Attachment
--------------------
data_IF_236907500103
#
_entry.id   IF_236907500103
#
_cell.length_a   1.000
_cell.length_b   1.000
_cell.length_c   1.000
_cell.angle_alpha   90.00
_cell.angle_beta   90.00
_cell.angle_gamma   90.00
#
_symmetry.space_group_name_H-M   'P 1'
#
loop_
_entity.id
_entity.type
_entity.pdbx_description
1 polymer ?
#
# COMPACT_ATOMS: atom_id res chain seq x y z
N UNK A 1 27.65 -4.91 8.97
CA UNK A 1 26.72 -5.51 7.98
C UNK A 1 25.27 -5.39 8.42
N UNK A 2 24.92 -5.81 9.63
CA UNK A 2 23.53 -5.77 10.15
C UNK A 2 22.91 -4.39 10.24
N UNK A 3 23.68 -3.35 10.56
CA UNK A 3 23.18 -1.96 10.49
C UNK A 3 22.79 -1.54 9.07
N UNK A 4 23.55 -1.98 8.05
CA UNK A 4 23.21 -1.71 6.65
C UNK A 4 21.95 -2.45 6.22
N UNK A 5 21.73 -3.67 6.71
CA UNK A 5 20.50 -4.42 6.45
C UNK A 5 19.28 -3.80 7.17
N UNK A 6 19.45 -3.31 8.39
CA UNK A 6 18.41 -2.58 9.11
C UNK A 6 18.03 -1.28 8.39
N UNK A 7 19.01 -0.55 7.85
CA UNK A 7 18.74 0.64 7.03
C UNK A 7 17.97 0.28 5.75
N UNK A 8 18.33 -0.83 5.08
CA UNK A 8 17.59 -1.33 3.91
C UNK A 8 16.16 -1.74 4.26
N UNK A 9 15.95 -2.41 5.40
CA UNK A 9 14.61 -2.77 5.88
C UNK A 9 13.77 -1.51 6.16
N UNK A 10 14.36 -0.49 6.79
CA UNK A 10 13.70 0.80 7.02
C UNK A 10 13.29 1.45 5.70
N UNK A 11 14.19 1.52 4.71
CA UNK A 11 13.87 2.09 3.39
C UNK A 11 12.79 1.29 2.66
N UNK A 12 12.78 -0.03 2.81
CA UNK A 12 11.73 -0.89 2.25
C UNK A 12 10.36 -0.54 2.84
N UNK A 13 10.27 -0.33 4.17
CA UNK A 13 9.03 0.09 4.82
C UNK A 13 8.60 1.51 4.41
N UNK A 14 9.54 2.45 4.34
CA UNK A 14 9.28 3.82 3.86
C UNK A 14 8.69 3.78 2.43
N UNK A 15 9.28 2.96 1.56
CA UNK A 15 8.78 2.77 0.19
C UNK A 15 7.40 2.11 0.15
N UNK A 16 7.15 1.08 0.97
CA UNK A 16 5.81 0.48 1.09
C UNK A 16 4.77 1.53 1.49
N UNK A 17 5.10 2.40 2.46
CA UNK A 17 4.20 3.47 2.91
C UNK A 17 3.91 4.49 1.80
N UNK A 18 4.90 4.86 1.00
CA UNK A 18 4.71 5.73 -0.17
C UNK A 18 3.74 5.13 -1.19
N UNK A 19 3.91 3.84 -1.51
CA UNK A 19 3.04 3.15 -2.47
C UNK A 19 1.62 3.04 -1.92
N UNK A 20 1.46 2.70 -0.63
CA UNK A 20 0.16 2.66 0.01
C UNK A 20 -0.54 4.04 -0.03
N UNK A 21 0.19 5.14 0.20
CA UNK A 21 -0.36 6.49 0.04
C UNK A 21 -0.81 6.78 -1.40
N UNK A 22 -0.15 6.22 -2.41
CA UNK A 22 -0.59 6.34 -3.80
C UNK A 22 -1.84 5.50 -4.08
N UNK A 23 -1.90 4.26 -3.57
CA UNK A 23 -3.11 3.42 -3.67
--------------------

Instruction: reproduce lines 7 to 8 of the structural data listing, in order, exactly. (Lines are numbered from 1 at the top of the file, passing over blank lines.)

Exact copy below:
_cell.length_c   1.000
_cell.angle_alpha   90.00